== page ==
2. Update your Bot Channel Registration. You can use Azure CLI or Azure Portal
    • Via Azure CLI
      • Run az bot update --resource-group <your-bot-rg> --name <your-bot-name> --subscription <your-subscription-id> --endpoint ""
    • Via Azure Portal
      • Browse to your Bot Channel Registration
      • Select “Settings”
      • In “Configuration” section, set “Messaging Endpoint” to

Prepare and run the code

  1. Under app, bot, and rest-api folder, run the following:
    1. npm install
    2. npm start
  2. Browse to http://localhost:3000/ to start the demo

Things to try out



This sample includes multiple parts:



Organization of JavaScript code

In our demo, we built an enteprise single-page app using React. Then, we use a <script> tag to embed Web Chat. This is for separating the code so developers reading this sample can study the changes and easily understand the interactions between them.

You are not required to code your web app in React or use Web Chat via <script> tag. In fact, you can write both your web app and embed Web Chat using either pure JavaScript or React.

Wiring up components

Since the demo is running in a heterogeneous environment (both React and pure JavaScript), additional wire-ups are required. We use DOM events to wire up the enterprise app (authentication UI) and Web Chat.

In your production system, since you are probably in a homogenous environment (either React or pure JavaScript), you may want to use Redux or other mechanisms to wire up different UI components.

This demo is coded in heterogeneous environment. Web Chat code is written in pure JavaScript, and the website is written in React. This makes the Web Chat integration code easier to extract from the webpage code.

Content of the .env files

The .env files hold the environment variables critical to run the service. These are usually security-sensitive information and must not be committed to version control. Although we recommend keeping these keys in Azure Vault, for simplicity of this sample, we would keep them in .env files.

To ease the setup of this sample, here is the template of .env files.





OAuth provider support single redirect URI only

In this sample, we do not use OAuth card due to technical limitations on some OAuth providers which support single redirect URI only.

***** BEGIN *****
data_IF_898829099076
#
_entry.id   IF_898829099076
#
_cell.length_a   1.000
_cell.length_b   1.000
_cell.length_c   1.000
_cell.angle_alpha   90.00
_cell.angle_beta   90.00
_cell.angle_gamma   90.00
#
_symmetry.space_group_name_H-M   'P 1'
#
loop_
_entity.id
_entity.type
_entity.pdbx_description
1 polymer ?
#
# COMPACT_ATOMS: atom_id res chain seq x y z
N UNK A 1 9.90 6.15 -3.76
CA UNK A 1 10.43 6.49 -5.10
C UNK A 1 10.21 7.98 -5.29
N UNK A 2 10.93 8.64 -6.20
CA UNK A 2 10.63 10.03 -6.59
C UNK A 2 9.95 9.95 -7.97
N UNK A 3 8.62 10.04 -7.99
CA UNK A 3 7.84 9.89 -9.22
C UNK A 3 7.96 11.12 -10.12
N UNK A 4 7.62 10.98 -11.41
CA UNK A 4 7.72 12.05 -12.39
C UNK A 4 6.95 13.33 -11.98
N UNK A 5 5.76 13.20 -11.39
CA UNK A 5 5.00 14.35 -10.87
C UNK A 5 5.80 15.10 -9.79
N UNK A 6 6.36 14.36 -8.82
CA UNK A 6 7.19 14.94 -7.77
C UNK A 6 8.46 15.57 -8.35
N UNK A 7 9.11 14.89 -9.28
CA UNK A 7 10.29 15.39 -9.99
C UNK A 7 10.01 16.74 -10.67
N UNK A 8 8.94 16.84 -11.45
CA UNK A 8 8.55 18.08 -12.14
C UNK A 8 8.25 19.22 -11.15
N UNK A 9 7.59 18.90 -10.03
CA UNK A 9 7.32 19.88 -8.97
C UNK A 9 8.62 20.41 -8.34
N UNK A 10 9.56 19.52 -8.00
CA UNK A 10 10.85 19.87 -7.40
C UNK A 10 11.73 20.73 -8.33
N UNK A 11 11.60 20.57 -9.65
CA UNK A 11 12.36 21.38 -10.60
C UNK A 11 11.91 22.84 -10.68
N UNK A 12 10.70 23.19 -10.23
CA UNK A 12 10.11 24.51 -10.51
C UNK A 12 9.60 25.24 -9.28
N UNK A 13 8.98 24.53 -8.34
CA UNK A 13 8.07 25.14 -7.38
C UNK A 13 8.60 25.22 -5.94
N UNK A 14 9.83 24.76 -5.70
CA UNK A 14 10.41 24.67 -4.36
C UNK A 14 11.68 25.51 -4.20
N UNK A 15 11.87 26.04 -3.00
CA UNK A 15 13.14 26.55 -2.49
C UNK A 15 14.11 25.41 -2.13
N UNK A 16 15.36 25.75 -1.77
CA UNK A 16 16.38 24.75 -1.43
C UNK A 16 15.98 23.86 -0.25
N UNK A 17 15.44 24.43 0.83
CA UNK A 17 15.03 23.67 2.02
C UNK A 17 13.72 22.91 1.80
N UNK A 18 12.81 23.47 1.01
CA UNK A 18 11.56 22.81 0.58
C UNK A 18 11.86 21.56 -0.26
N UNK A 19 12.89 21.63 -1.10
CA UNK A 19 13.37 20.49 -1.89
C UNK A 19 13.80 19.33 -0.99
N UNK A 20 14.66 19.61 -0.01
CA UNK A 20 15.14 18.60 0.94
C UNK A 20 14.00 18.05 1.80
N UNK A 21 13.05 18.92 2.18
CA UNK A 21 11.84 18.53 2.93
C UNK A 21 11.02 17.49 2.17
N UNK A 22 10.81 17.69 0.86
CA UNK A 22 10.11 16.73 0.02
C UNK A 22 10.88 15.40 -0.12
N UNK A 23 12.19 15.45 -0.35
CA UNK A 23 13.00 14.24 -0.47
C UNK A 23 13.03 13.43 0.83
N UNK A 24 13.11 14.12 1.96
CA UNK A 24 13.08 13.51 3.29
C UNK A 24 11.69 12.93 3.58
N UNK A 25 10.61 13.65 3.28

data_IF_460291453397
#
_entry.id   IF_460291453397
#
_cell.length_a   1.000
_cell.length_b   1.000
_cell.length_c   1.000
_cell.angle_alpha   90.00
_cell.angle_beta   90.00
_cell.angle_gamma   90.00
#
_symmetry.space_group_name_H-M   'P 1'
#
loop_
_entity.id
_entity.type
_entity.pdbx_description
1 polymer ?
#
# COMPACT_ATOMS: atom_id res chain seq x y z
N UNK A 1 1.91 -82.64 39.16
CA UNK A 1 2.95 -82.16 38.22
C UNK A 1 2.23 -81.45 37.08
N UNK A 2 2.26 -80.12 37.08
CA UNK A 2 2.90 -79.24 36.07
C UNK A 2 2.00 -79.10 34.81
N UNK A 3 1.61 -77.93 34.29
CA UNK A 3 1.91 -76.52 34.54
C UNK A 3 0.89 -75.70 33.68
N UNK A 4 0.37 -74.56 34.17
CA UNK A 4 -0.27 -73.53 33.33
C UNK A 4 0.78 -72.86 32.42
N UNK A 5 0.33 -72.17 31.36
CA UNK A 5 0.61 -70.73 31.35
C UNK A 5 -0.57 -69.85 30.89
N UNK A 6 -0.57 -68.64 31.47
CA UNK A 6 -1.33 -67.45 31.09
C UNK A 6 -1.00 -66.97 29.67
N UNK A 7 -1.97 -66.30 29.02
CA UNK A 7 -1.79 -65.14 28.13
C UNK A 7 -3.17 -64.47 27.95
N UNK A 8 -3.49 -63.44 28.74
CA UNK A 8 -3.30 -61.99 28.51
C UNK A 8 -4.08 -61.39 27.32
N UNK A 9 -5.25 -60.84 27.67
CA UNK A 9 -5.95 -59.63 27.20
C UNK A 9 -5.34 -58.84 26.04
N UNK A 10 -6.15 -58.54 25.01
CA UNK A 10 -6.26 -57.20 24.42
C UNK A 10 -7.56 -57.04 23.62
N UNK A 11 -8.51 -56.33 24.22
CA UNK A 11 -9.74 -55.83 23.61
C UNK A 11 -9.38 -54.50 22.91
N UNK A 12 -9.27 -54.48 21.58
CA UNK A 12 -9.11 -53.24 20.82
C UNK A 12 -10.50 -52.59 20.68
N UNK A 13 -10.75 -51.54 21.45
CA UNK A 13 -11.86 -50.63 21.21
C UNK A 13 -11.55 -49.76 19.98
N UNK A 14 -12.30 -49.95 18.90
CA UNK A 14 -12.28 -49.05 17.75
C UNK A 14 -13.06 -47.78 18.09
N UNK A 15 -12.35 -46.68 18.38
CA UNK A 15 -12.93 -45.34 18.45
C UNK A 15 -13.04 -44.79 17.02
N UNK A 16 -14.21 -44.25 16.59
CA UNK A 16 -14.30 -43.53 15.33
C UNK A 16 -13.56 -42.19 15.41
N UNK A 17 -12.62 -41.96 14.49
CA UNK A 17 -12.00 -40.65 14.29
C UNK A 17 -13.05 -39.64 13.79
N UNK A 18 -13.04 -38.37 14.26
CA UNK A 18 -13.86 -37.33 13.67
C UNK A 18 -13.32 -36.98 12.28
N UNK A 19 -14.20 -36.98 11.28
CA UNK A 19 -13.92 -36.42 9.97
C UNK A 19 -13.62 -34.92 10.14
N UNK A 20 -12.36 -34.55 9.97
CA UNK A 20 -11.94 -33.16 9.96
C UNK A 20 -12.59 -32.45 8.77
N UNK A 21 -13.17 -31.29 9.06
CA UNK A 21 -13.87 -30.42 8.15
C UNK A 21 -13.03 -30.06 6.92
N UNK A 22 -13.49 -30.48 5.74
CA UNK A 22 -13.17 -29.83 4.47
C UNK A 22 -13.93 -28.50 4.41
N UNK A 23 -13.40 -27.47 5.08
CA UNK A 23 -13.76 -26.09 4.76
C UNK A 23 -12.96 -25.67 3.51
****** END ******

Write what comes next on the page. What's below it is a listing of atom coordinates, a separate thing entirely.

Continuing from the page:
In order to use the website to sign in, the developer will need to set the redirect URI to their own web API.

In order to use the bot to sign in, in the OAuth provider, the developer will need to set the redirect URI to

Since some OAuth providers do not support multiple redirect URIs, we prefer using a single redirect URI from the web API to make sure existing authorization flow is not disturbed.

Frequently asked questions

How can I reset my authorization?

After having signed in on this app, click the profile photo on the upper-right hand corner, select “Review access on” or “Review access on GitHub”. Then, you will be redirected to the OAuth provider page to remove your authorization.

Further reading

OAuth access token vs. refresh token

To make this demo simpler to understand, instead of refresh token, we are obtaining the access token via Authorization Code Grant flow. Access token is short-lived and considered secure to live inside the browser.

In your production scenario, you may want to obtain the refresh token with “Authorization Code Grant” flow instead of using the access token. We did not use the refresh token in this sample as it requires server-to-server communications and secured persistent storage, it would greatly increase the complexity of this demo.

Threat model

To reduce complexity, this sample is limited in scope. In your production system, you should consider enhancing it and review its threat model.

Mixed conversations

To lower the barrier for the end-user to initiate a conversation with the bot, in this sample, the conversation can be both anonymous or authenticated.

That means at some points of time, the mixed conversation can be authenticated as different users. If it is not a desirable scenario for your use case, you might want to create a new conversation if the user signed out.